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G5 Solar Storm

A giant solar storm allowed us to see the Aurora Borealis from Colorado. It was a spectacular event that gave a great showing. The last time a solar storm this powerful happened was in 2003, so I knew I needed to go out to capture it. I had been getting notifications from NOAA all day about how powerful the storm was, and I was hoping that it would hold out through the night for me to peek at such a unique phenomenon that rarely visits Colorado.

At 9:30, I drove an hour and a half to the Pawnee Grasslands to hike a little bit of the Pawnee Buttes trail. When I got to the trailhead around 11 pm I was not the only one who had that same idea. There were several dozen cars along the road car camping and spectating as well as a nearly full parking lot with an additional 20+ cars.

I figured if there were this many cars up here that the showing was good, but before I left the warmth of my car I took a shot from inside using my steering wheel as a tripod. That first photo showed me a beautiful green sky with the silhouette bathroom outlined in the foreground. With just one photo I went from being skeptical of if this long drive would be worth it to being ecstatic and needing to get out there to start taking photos with something a little better in the foreground.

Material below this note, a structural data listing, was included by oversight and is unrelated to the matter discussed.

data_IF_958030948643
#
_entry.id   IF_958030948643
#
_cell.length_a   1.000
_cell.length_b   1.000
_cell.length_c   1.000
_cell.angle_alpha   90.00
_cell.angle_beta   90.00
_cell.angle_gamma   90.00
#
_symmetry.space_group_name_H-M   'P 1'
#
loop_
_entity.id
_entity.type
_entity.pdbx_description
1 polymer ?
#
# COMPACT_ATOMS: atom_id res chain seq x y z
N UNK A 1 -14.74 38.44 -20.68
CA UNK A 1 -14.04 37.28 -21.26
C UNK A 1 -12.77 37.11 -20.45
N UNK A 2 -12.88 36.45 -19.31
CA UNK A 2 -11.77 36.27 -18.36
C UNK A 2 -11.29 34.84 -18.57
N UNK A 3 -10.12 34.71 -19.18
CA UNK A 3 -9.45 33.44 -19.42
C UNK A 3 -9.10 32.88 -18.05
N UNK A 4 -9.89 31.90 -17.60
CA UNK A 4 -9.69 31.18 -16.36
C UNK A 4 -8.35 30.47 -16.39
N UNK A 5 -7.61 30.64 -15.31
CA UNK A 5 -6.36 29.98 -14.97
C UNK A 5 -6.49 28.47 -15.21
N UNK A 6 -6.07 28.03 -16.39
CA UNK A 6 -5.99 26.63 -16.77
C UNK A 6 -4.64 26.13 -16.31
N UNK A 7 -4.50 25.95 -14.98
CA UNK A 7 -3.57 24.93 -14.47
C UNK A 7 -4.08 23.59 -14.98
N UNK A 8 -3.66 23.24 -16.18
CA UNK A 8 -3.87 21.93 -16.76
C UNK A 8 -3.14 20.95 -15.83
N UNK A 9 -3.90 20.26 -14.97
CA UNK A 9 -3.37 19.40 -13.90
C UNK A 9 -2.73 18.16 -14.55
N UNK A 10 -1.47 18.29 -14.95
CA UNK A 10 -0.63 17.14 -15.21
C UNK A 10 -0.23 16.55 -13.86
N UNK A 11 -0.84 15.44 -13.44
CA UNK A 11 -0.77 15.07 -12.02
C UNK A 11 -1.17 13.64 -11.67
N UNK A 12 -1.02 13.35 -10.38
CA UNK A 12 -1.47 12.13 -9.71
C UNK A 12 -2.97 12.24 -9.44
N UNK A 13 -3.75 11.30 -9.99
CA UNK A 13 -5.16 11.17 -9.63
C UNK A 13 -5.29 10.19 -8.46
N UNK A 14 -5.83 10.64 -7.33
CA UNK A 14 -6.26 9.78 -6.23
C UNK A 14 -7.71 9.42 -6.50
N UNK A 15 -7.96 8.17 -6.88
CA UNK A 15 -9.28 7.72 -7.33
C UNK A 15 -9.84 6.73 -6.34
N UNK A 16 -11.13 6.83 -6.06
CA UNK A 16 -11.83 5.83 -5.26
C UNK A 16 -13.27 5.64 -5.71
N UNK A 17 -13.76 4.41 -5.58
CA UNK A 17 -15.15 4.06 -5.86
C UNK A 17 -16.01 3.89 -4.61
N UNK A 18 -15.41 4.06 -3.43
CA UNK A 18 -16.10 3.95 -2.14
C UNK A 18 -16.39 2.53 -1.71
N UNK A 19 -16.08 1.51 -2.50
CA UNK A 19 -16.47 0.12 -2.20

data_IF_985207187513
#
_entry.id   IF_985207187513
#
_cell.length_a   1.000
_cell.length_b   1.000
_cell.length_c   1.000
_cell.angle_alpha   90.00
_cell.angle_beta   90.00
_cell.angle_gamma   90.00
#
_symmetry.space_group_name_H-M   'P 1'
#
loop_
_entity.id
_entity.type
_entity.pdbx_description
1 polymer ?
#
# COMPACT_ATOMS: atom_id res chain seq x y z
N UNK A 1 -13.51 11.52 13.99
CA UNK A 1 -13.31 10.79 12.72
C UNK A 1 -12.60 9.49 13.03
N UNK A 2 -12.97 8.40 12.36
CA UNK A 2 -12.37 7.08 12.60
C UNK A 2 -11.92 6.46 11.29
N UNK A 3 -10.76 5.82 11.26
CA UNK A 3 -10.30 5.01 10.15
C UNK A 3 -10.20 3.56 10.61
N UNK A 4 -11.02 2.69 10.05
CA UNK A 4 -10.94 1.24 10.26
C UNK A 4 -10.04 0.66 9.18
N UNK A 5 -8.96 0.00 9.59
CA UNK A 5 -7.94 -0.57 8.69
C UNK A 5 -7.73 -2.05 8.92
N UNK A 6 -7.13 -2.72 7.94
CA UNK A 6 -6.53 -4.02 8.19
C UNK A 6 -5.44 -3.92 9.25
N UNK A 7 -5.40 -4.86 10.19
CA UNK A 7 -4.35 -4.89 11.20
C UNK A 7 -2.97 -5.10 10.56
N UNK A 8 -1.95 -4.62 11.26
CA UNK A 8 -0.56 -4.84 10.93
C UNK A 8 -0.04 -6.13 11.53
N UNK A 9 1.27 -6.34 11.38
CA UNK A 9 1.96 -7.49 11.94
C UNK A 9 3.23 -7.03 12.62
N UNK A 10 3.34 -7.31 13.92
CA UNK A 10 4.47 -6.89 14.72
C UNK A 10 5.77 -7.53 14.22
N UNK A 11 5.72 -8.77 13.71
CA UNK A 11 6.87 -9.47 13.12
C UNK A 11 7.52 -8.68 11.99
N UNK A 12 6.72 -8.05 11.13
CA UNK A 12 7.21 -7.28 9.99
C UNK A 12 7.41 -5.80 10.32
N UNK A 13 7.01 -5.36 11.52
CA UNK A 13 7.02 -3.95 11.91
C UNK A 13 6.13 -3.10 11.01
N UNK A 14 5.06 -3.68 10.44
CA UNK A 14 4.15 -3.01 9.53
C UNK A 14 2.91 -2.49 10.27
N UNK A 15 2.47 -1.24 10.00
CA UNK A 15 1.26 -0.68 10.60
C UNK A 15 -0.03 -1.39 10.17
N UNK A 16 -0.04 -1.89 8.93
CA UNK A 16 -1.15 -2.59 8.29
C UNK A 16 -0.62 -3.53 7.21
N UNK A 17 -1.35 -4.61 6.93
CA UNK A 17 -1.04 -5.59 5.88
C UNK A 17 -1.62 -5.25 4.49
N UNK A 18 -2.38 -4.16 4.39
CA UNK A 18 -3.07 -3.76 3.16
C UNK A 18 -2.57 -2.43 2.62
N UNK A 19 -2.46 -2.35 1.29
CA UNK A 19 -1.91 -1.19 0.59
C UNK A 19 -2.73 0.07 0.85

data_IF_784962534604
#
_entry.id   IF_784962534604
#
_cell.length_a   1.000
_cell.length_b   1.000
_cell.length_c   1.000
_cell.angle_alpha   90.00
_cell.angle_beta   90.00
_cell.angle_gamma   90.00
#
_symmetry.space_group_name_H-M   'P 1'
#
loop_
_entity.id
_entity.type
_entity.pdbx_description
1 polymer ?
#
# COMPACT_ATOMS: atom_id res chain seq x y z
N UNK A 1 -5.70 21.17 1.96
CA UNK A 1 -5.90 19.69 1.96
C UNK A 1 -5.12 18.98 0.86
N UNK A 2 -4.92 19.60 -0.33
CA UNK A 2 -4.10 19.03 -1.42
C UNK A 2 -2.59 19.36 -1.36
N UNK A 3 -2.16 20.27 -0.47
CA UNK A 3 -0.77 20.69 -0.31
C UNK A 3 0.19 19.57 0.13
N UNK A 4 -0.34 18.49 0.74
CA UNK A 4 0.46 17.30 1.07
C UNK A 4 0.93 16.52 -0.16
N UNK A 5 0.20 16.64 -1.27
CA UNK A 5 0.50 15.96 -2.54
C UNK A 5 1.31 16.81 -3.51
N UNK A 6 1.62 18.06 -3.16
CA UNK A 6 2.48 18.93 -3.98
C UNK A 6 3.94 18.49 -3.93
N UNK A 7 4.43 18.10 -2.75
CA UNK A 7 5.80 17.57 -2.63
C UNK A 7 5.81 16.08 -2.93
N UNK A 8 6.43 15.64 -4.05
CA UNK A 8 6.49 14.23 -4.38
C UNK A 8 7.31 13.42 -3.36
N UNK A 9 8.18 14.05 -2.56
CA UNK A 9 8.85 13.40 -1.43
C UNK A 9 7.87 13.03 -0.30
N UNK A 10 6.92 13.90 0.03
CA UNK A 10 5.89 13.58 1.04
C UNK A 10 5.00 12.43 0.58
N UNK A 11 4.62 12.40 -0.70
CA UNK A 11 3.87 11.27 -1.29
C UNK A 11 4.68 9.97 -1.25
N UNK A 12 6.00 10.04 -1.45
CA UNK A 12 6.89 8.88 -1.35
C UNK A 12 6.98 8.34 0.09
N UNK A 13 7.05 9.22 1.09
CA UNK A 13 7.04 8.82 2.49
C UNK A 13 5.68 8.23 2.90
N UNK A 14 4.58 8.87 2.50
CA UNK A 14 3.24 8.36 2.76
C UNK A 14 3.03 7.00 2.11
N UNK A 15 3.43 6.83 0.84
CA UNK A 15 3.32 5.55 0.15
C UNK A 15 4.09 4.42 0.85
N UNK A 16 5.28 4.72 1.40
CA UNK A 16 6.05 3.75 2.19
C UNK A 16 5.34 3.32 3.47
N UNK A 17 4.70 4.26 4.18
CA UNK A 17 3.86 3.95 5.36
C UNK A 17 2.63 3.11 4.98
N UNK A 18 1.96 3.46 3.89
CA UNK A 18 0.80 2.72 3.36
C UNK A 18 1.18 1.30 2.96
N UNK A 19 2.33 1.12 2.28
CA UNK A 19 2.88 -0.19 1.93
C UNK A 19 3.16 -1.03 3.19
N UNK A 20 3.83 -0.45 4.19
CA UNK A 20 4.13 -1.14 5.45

I got out there right as the moon was setting. The moon was just a sliver in the sky about 12% full. With the moon on the horizon, it was a gorgeous addition to the framing. But by the time I got my camera set up, I only got about 5 photos before the moon was gone. All 5 of those photos had the moon overexposed and weren't good enough to share. But I wish I had paid attention to the moon when deciding when to head out for shooting.

The area was busy but not packed. The Pawnee Buttes trail has lots of open space where people could spread out. There were spectators in lawn chairs simply watching, camera-phone photographers with silly phone tripods, amateur photographers (like myself), and serious photographers. Surprisingly, I didn't have to go far to be alone. Where the bulk of the people were was an area with a terrible foreground. The foreground from the meadow by the trailhead was only a few bumps on the horizon from the bluffs in the distance but nothing special or interesting. I knew from previous experiences here (in the daytime) that it was a short half-mile hike to the canyon where the Bluffs were in the direction of the Aurora. I was shocked that no one was in the canyon with me photographing (at least that I know of), but I won't complain about having that area to myself.

I was out shooting for about 2 hours including the hiking and didn't get home until nearly 3 am. The show was the best right before midnight when you could see the solar radiation rippling across the sky. That radiation line was a bright line spanning the entire horizon from East to West that would quickly shoot across the sky starting from the Northern horizon and ending straight up. These ripples lasted about 15 minutes before calming down. I've never seen anything like it.

Trailhead Location
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1.84 mi 2.1 hrs 5,281 ft 154 ft
View Graph
Lone Windmill
Incredible Showing
Northern Lights Panorama
Star Trails
Lips Bluff